I think using low-drop LVOs and a 12 V AC wall wart has a very good chance to work.

Stealing Proteus doesn't make you an engineer.

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@SteveN: I am (still) working on a dual lab-supply, using that principle. The single version is finished and works great.
One thing must be kept in mind: the routing of ground. Could be a movie-title ....

Nard

A GIF is worth a thousend words   She is called Sylvia (2018), lives at Mint18.3 https://www.linuxmint.com/

Dragon broken ? http://aplomb.nl/TechStuff/Dragon/Dragon.html for how-to-fix tips

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Carl, Thank you for the offer! :!:

Perhaps I could just drive down and pick one up. :wink:

I don't know how much ripple I can tolerate. I've made the Leap to SMT, well, almost... I decided to build an AVR controlled, SMT fabricated signal generator.

I'm designing a simple signal generator using a Analog Devices DDS chip, the AD9833, (0-12.5MHz, Sin, Sqr, and Triangle outputs). I'm going to use a Mega168 to control it, with an LCD and lots of push buttons for the user interface, no PC required.

My design has an adjustable gain, and an adjustable DC offset, both probably more useful in the audio / sub 1 MHz range, but intrinsic to my design.

I at first thought my new learning curves would be:
1) My first SMT board, (layout, pads, soldering, etc.)
2) My first real circuit above 4 MHz, (almost "RF").
3) My first real AVR project, Butterflies and a few bread boarded projects aside.
4) My first 4 layer board, (possibly, anyways).
5) My first real circuit I can't breadboard prior to committing to a board.
6) My first playing with Variable Gain Amps at 10 MHz.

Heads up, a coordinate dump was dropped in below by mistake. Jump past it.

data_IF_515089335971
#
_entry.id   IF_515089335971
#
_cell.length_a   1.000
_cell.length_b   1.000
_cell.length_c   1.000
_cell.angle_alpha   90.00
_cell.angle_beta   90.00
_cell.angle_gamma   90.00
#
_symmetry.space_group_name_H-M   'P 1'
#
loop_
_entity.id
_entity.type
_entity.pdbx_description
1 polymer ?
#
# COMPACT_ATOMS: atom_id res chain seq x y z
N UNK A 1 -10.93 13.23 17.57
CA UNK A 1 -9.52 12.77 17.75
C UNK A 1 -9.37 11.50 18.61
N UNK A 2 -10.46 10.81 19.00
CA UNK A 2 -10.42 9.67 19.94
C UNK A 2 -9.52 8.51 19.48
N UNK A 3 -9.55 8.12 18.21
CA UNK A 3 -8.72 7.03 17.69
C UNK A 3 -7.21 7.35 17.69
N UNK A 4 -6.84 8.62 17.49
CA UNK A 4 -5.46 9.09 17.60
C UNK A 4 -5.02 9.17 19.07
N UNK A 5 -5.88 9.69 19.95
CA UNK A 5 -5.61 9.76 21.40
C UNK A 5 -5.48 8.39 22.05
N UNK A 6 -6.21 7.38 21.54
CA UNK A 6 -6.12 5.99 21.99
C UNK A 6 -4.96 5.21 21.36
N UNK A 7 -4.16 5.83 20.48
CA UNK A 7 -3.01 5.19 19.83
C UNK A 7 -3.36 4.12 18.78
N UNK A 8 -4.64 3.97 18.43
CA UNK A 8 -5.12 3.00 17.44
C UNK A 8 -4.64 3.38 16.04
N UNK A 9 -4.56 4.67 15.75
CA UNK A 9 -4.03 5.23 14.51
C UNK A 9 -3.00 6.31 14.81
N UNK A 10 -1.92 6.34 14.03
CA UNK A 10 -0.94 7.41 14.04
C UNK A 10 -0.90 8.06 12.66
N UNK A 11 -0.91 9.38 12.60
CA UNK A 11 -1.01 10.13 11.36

7) Several other challenges that I'm not yet insightful enough to predict.

Anyways, a "simple" bi-polar power supply was originally one of the trivial parts of the circuit, but I guess that, too, was wishful thinking.

I certainly like the simplicity of two, 1/2 wave rectifiers, with minimul parts count, but adding a switcher chip, or two, to the list of new learning opportunities is certainly doable.

The BEST PART of this entire project, however, is that I don't feel like I'm going it alone. I have the wisdom and insight from many AVRFreaks to guide me!

Thank you, everyone, for the input. Spring break with the family will present a brief delay in my experimenting, as the parts bin and a scope don't travel well...

Carl, let me work on mydesign some more, but I may well take you up on your offer down the road. Fortunately there is no time table for this project.

JC

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DocJC wrote:
Carl, let me work on my design some more, but I may well take you up on your offer down the road. Fortunately there is no time table for this project.

JC


Well, if I've got one Wall-wart, I've got fifty of them, and I'm adding to the stock pile all of the time.

I suppose I should round up all of Wall-warts that I can find and categorize them. Then if someone needs a Wall-wart and I have something that fits the need, I can just pass it on to that individual that needs it.

They'll be there when you need them.

You can avoid reality, for a while.  But you can't avoid the consequences of reality! - C.W. Livingston